Fully submerged in the Dutch Caribbean, Elizabeth Prager spent eight weeks scuba diving on the island of Bonaire studying its marine ecosystem. Living at the housing sight of her field station, Elizabeth spent countless hours underwater surveying, studying, and learning about all the organisms found in the Caribbean and how they affect the economy around them. By living in an area with ten other individuals for this extended period of time she learned how to better herself and become more open and patient to many new cultures and people from all over the world, not just Bonaire. During her time there she conducted a research project with two other students, which they then presented to the community. Elizabeth also learned about how much of an impact diving and tourism has on the economy and environment of Bonaire. During a camping trip that Elizabeth and her fellow researchers took, they camped at the national park. Here they climbed to the highest part of the island, learned about its rich culture and history, met the governor of the island and his family, and spent an evening hunting for fluorescence scorpions. One the most enjoyable moments of Elizabeth’s experience was when herself and fellow students volunteered to do ocean cleanups. During one particular clean up, at the main pier, Elizabeth and 121 other divers collected over 9,000 cubic feet of trash under the pier. For her, this was one of the most eye opening moments of her trip. She saw so many people helping each other instead of judging each other. She saw this as a time when there was no negativity only passion to work towards a common goal of improving the environment. During her stay in Bonaire Elizabeth not only learned about how special it is to be a female diver, but also how unique it is to be a certified scientific diver in the marine community. In the free time that she had, Elizabeth spent learning about the native language, Papiamentu, helping spread shark and sea turtle conservation awareness, and exploring the rich culture and areas on the island.
CEE Title: Fabrications in Films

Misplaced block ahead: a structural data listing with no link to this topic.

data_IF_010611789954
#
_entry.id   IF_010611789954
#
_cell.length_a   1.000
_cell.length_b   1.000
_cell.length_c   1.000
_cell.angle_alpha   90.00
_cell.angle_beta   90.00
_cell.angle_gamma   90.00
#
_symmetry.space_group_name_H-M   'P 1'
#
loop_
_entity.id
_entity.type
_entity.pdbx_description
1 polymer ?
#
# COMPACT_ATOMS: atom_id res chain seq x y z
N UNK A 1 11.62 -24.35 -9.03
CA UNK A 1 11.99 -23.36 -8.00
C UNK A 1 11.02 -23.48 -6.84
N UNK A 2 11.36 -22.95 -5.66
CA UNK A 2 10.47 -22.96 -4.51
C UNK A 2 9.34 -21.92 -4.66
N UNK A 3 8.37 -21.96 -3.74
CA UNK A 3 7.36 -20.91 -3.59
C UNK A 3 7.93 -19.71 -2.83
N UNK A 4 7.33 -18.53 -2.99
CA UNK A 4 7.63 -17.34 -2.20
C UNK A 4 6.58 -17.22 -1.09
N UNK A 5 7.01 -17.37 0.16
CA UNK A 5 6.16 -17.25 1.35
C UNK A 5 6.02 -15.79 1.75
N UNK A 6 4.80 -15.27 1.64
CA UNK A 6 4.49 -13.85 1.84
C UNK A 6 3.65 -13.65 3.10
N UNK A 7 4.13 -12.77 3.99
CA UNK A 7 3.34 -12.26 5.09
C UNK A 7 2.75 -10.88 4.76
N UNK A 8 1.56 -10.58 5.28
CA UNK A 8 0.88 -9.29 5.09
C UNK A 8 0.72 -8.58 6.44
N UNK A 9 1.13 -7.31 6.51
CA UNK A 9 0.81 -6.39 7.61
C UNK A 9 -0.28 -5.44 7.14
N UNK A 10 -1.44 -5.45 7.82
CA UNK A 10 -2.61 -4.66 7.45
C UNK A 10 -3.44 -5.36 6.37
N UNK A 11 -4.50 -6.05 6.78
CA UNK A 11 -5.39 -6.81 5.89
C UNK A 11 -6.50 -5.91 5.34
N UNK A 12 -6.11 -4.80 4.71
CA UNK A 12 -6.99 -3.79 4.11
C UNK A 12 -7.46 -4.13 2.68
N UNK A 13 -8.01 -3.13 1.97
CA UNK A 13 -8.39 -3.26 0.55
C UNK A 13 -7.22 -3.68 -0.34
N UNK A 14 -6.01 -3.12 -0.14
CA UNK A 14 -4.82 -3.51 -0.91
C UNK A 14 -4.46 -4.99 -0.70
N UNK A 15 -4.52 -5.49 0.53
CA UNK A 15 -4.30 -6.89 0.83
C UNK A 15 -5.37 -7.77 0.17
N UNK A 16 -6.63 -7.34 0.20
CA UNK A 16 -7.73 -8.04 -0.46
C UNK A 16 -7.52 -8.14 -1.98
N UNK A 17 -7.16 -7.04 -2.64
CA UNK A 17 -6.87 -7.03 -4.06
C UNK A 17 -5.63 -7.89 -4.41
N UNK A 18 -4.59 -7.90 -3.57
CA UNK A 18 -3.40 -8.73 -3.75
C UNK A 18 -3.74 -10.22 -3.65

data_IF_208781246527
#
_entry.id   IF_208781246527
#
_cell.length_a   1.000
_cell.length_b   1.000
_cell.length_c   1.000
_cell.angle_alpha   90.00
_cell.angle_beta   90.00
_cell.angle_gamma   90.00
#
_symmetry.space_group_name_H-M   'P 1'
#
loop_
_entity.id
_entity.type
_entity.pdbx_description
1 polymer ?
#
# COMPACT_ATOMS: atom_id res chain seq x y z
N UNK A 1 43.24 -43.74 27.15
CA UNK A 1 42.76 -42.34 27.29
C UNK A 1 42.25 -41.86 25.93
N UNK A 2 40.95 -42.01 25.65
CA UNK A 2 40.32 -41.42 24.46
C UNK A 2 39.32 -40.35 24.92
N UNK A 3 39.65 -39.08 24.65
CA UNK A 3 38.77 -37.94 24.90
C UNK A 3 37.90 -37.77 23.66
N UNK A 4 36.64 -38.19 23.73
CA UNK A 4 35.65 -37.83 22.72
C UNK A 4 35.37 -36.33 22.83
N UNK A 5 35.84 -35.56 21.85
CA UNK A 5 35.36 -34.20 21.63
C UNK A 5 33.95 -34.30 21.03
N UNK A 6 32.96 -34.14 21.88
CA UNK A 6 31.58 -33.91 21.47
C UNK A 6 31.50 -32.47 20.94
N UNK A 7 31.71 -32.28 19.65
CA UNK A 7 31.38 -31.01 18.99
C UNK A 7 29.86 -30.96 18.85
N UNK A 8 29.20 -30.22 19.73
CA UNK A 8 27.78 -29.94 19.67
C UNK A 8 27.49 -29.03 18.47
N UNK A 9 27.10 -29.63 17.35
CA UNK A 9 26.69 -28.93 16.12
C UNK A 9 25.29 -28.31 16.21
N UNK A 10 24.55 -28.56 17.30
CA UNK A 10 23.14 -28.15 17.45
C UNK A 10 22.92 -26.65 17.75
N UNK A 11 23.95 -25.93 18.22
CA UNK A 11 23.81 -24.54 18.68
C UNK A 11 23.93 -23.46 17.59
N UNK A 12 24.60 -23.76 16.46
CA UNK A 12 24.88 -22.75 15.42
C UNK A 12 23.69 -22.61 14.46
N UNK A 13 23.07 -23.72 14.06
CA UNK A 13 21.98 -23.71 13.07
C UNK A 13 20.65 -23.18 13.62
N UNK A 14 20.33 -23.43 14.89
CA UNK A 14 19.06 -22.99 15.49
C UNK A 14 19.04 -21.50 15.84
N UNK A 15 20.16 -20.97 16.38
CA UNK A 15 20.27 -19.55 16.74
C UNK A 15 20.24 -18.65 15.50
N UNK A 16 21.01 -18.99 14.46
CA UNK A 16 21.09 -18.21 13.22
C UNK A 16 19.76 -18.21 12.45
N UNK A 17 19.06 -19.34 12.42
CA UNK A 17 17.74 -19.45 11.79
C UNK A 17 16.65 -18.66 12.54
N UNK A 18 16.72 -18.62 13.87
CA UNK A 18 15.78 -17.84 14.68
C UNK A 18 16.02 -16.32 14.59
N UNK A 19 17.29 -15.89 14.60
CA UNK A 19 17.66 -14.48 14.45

My cohort and I presented our CEE titled, Fabrications in Films and Shows, to many students, faculty, and staff on our campus. Our event was presented in a round table style with short videos and prompts to spark discussions with our small groups. We discussed six major types of cultural stereotypes and how they impact each of us, those around us, and the culture and community we live in. Before each prompt was given a short informational slide was shown and discussed so that participants would have background information. Additionally, this information was discussed so that each person would have time to understand, adjust, and take a moment to reflect on the struggles of individuals who are stereotyped or oppressed. Next, the prompt was given and a video that portrayed a specific stereotype was played. For many individuals, the stereotypes we presented resonated with them; the personal connection these individuals had led the groups into very in-depth and emotional discussion. Furthermore, the personal atmosphere that the small groups created helped solidified our message by giving each person an emotional connection rather than having someone talk at them while pointing at a power point slide. At the end of our CEE we had a whole room discussion to let individuals talk about what they learned and if they felt our CEE was effective. During this time, we got very serious and positive feedback about how many participants felt that a curtain had been lifted and the world of film had been exposed as harsh, unrealistic, and manipulative. Everyone walked out of the CEE with a new perspective and a goal to think deeper about what they were watching on television and take an extra second to think critically before judging someone else.